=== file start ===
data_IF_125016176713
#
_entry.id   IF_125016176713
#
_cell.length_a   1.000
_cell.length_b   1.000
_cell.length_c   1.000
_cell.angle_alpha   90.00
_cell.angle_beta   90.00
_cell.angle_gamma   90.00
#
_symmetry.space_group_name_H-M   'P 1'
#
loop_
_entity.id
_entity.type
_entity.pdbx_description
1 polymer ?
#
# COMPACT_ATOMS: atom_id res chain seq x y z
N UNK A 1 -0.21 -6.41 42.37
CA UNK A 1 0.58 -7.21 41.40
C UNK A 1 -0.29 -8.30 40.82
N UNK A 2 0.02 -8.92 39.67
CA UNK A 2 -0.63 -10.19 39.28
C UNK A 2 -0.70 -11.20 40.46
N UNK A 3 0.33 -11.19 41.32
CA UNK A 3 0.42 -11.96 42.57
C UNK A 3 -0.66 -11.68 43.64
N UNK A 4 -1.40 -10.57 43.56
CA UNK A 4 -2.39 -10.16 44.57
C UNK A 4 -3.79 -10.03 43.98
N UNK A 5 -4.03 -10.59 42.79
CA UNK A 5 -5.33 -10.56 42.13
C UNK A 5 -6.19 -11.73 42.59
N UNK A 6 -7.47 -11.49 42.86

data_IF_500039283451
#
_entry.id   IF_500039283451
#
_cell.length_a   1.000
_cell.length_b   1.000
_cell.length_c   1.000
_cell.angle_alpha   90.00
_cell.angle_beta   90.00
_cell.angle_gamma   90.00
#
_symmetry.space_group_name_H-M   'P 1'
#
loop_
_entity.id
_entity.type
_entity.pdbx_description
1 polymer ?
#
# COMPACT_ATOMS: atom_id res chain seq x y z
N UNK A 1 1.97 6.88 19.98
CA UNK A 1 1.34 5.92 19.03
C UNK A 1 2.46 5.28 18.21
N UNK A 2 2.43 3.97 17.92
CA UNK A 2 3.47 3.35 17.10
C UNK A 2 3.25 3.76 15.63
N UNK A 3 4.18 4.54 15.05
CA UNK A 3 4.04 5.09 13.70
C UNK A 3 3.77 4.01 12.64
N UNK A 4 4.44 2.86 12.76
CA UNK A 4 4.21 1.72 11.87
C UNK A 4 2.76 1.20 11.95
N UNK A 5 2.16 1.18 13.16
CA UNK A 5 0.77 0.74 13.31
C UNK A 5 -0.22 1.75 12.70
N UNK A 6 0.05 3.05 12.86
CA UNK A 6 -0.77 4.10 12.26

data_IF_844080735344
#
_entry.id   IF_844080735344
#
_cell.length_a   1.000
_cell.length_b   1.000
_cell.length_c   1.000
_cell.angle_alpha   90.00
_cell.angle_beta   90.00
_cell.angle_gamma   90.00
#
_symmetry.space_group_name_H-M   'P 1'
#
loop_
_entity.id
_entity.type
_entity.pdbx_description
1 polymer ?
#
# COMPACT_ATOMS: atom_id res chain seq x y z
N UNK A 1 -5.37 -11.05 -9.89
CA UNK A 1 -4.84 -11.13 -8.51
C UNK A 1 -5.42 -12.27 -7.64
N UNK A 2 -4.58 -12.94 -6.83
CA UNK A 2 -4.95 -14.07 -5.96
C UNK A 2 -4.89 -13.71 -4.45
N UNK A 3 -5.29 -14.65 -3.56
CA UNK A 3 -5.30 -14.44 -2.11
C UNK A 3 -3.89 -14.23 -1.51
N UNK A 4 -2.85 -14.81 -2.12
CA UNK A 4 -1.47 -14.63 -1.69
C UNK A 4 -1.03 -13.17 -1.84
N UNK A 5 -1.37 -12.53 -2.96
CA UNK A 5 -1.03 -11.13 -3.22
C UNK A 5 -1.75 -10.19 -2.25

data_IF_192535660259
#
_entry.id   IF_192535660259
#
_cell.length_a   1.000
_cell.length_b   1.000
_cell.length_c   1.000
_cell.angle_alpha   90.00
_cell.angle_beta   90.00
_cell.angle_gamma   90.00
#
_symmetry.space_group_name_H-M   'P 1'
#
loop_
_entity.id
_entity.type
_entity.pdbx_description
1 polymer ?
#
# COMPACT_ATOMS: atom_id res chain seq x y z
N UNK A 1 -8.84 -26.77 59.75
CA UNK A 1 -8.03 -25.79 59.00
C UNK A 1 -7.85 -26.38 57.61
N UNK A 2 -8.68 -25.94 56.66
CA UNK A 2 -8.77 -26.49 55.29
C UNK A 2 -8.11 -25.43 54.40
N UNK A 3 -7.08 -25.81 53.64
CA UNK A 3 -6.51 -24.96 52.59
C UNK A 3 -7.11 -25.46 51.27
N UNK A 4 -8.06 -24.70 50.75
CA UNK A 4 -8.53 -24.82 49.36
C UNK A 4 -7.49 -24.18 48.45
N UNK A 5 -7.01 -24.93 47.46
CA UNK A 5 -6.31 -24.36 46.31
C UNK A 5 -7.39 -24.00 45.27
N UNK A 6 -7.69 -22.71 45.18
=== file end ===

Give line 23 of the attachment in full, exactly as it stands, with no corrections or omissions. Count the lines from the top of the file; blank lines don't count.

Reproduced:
C UNK A 1 -0.29 -8.30 40.82